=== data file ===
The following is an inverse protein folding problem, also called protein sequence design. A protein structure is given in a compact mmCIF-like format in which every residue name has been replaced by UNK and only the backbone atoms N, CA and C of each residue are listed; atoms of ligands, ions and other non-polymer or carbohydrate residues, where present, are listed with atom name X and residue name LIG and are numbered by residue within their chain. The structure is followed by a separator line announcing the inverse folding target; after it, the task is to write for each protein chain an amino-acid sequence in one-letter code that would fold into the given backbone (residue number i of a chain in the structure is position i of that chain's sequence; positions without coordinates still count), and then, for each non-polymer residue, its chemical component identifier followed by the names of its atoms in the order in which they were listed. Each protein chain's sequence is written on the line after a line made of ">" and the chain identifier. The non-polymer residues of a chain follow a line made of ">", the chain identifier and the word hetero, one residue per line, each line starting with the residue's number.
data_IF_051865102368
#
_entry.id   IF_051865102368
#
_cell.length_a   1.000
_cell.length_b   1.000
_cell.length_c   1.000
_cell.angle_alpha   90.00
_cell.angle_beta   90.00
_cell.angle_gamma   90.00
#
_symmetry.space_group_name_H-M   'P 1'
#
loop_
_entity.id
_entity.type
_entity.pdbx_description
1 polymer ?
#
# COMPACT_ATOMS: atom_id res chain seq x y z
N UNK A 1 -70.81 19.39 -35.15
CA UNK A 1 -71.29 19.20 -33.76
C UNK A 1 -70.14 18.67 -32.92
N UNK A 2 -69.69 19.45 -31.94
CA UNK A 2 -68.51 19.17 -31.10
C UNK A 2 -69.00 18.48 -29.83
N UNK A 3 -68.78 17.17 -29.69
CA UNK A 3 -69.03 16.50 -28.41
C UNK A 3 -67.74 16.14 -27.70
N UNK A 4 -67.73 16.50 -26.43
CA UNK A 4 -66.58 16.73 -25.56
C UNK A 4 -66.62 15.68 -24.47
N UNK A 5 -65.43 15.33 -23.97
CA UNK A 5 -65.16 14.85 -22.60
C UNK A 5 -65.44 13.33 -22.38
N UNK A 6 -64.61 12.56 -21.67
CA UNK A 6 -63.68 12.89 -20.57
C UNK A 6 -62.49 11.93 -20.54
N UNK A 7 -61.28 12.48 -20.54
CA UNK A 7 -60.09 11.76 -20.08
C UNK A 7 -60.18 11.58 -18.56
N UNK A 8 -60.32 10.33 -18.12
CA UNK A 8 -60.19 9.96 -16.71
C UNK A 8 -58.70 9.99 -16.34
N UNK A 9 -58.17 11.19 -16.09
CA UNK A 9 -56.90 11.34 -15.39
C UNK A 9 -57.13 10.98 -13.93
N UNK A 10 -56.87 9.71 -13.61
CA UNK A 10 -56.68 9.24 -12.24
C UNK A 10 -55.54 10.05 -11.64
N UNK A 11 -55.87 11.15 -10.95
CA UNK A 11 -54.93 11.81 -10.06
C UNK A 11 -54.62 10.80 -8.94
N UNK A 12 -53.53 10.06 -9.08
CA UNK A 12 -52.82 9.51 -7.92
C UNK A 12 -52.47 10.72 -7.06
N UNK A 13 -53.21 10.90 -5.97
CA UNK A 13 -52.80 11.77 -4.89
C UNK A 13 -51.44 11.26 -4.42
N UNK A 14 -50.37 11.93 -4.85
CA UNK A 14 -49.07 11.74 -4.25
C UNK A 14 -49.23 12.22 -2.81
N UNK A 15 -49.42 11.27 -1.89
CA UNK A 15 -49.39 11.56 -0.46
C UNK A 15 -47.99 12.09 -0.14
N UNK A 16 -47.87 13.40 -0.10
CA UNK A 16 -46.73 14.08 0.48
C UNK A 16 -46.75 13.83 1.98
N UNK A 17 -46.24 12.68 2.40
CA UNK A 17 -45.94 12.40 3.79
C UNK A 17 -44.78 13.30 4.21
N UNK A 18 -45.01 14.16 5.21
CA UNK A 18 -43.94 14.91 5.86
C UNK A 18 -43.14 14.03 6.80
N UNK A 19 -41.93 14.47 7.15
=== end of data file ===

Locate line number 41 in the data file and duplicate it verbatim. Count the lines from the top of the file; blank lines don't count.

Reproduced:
CA UNK A 7 -60.09 11.76 -20.08